Margarita Lacabe, San Leandro

“Tricks But No Treats,” Movie Review, 10/8

It’s Not That Simple

The Green Prince is an important documentary about a young Palestinian who, sickened by the racism and violence perpetrated by Hamas, for which his father served as a leader, made the ethical decision to combat terrorism by engaging in espionage for Israel’s Shin Bet. By so doing, he doubtless saved countless lives. In the Express review, Kelly Vance opines that by collaborating with the Israelis, Mosab Yousef “committed the most shameful act a Palestinian Muslim can imagine.”

Vance may not recall that when Yousef joined Shin Bet, at least half of the Palestinian people held Hamas in contempt and were furious that Hamas had seized Gaza by brute force. 
During the Second Intifada, Hamas was behind the bombings that led to the murder of scores of Israelis. And it was the work of Shin Bet that saved hundreds more lives of Jewish and Arab Israelis. So when Vance calls Shin Bet “one of the world’s most feared state-terrorism orgs,” he has stood reality on its head.

Shin Bet were the protectors, Hamas the clear-cut terrorists, and they were named as such by both the United States and the European Union. Sadly, Hamas — despite its open advocacy not just for the annihilation of Israeli Jews, but the murder of Jews everywhere on the planet — is now shown via the Palestinians’ own polls to be the most popular political organization amongst the Palestinian people.

Vance doesn’t seem to comprehend that it was opposition to this support of Jewish genocide that brave men such as Mosab Yousef and Gonen Ben Yitzhak were fighting.
Lost on Vance is that rich and rare friendship that developed between two courageous and most honorable men, a Palestinian and a Jew. Forget Vance’s simplistic commentary and see The Green Prince for yourself.

Dan Spitzer, Berkeley

“Berkeley Versus Big Soda,” Election 2014, 10/1

Big Soda Behaving Badly

Poor, put-upon, Big Soda. Has anyone noticed how many more tantrums it has thrown lately? With Berkeley’s soda tax (Measure D) possibly cutting into this $65 billion industry’s profits, Big Soda first whimpered, “Not fair.” Then it cried foul over all of the meanies revealing that anti-soda tax plaintiff Leon Cain recently moved to Berkeley (Berkeley Versus Big Soda, 10/3). Next was its crankiness over signs posted on city medians, which is illegal in Berkeley. Poor, browbeaten Big Soda. It’s rough out there.

But let’s face it. The badly behaving behemoth is Big Soda, which also whines about how Berkeley writes its propositions. Never mind that it hasn’t liked how any soda tax measure has been written, anywhere. With its millions of dollars from the American Beverage Association, it has blocked thirty cities from passing similar measures. This despite overwhelming scientific evidence linking soda consumption to Type II Diabetes, now considered a pediatric disease; this despite persuasive research indicating that soda taxes will reduce consumption; this despite the opportunity Measure D presents to raise funds for the city’s popular gardening and nutrition programs.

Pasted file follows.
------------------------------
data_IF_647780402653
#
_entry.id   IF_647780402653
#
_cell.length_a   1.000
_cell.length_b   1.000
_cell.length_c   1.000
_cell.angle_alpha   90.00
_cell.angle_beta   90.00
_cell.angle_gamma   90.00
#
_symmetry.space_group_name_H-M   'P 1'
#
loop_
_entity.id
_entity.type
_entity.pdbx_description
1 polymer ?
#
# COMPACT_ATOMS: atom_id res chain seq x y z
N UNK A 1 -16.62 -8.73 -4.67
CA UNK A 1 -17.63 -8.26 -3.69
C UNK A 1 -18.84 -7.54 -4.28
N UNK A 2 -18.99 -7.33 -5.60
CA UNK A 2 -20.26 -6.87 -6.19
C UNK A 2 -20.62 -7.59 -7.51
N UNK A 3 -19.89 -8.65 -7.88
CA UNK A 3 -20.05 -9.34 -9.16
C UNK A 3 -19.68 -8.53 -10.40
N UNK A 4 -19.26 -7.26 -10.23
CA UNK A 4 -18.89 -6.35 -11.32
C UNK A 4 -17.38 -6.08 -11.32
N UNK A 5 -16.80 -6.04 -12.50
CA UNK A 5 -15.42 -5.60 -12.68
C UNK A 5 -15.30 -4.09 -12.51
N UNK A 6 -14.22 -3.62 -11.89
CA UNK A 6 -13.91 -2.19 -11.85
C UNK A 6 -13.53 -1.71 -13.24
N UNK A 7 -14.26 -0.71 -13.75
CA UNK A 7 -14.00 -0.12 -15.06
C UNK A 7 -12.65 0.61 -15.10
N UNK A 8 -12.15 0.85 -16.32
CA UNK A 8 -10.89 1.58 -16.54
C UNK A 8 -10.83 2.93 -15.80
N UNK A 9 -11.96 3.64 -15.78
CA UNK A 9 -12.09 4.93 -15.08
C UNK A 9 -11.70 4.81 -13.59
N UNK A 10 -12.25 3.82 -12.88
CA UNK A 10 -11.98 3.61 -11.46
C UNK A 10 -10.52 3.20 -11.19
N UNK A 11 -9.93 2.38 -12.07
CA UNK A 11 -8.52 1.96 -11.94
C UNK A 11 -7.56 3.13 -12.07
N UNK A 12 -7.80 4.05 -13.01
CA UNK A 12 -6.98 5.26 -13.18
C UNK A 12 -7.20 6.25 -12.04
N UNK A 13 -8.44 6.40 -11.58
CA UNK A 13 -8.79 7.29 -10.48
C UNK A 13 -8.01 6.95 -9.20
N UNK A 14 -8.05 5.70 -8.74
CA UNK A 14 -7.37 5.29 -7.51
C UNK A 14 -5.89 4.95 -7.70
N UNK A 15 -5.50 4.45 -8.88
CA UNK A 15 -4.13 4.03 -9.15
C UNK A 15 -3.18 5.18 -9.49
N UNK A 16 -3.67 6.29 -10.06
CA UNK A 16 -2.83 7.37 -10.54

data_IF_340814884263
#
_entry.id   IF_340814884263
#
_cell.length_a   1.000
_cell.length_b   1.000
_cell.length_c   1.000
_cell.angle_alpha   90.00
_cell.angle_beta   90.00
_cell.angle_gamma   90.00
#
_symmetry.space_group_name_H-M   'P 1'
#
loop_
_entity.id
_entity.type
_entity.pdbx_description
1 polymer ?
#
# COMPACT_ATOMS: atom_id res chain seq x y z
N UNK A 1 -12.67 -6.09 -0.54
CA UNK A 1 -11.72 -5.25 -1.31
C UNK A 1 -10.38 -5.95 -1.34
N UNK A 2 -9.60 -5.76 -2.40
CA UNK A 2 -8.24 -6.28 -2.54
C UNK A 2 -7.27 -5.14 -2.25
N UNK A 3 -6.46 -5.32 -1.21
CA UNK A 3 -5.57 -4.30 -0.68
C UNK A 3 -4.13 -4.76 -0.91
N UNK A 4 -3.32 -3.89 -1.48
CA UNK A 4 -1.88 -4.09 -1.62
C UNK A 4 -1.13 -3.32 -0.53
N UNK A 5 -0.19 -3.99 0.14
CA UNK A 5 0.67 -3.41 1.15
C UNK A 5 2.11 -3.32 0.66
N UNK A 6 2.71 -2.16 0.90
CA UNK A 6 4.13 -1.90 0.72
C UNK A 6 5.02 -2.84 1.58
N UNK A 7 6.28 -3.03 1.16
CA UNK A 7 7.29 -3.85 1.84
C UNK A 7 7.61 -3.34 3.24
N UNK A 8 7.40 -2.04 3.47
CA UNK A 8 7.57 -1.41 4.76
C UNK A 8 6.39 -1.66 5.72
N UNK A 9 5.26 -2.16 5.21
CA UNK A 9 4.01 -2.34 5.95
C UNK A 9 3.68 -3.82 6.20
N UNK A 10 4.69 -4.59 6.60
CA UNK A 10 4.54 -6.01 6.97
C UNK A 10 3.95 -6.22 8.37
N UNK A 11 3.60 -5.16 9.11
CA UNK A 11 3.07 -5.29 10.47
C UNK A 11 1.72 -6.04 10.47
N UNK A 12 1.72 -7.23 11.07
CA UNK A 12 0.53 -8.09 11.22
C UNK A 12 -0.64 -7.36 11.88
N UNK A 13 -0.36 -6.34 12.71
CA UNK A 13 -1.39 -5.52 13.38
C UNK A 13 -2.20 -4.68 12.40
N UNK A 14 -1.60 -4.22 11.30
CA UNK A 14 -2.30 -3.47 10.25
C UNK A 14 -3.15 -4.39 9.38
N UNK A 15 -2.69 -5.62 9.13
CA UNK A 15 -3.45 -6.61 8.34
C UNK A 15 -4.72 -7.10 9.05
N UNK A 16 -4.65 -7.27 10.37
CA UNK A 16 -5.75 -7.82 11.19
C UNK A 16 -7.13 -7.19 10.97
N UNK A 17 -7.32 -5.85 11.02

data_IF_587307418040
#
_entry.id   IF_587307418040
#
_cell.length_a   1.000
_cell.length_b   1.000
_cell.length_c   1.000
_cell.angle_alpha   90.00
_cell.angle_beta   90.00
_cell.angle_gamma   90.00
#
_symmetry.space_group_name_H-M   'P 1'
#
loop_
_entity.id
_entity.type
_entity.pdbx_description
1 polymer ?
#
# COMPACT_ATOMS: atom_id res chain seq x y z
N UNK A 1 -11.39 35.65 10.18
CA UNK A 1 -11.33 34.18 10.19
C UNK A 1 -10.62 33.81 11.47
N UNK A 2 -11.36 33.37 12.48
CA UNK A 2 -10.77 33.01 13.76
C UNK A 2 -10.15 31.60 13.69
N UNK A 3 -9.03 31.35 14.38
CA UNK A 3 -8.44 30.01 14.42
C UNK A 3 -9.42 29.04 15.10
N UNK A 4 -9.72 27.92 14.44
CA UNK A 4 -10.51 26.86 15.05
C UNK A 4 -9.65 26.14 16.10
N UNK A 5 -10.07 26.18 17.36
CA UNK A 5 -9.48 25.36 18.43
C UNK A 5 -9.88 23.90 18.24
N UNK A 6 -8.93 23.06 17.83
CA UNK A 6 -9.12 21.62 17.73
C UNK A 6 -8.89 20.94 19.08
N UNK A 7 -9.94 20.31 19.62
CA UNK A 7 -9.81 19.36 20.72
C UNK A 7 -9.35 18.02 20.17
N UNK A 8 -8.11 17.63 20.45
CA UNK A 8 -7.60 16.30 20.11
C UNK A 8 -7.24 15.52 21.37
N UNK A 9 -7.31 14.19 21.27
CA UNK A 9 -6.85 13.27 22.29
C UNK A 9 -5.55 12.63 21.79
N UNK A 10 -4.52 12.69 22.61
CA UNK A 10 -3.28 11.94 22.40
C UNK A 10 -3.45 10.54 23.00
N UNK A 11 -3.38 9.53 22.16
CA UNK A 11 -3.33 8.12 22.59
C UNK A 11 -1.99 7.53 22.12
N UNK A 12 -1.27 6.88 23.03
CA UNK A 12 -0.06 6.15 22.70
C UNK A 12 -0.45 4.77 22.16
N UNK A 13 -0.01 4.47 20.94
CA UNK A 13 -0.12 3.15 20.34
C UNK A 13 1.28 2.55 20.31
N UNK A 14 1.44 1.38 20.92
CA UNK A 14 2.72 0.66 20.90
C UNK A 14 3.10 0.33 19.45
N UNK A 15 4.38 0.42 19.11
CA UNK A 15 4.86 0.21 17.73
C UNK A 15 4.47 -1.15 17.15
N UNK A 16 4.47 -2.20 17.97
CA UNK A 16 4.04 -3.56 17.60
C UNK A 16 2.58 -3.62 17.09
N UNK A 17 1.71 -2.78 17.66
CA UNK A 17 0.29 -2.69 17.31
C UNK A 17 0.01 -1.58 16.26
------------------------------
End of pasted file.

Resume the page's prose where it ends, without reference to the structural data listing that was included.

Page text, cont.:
To date Big Soda has spent $1.4 million to defeat this measure, but Berkeley is one city where Big Soda’s money won’t block its passage. As a former Berkeley resident myself, I know that Berkeley’s voters cannot be bought. Measure D is the right first step to improving the health of Berkeley’s children. I urge my Berkeley neighbors to vote Yes on Measure D.

Robin Dean, Oakland

“In Oakland Hills Race, a Battle of Ideologies,” Election 2014, 10/1

This Race Is About Shoring Up Oakland

In this race, we need a thoughtful, experienced candidate who has the grace to work with all city players. Broadhurst has name recognition in the moneyed hills, and I suspect many of her supporters are faithful to her without considering any alternative. That’s good friendship, but it doesn’t necessarily translate to good government.

Annie Campbell Washington currently lags only because her support is broader than the local polls — the kind of breadth we need to get work done in Oakland. It is unfortunate that voters confuse Campbell Washington’s candidacy with her time in Quan’s office, just as voters confuse the familiarity of Broadhurst with the key qualifications needed for city council.

This race should not be about offending a friend, but about shoring up our complex Oakland. We should look at these women carefully for what experience they bring, the positions they take, and their plan for follow-through.

Kim Cardoso, Oakland

Broadhurst Is No Moderate

Broadhurst is much closer to the Tea Party ideology than this so-called “moderate” label. Her proposed austerity policies are bad for the district and bad for the city. I think most people that currently support her have not done their homework. I strongly recommend that people attend one of the District Four candidates’ debates and hear directly from the candidates. One candidate will cause a lot of damage to Oakland and that’s Broadhurst. In her own words: “OPD doesn’t need more money… .”

Joao Pio, Oakland

Broadhurst Is Irresponsible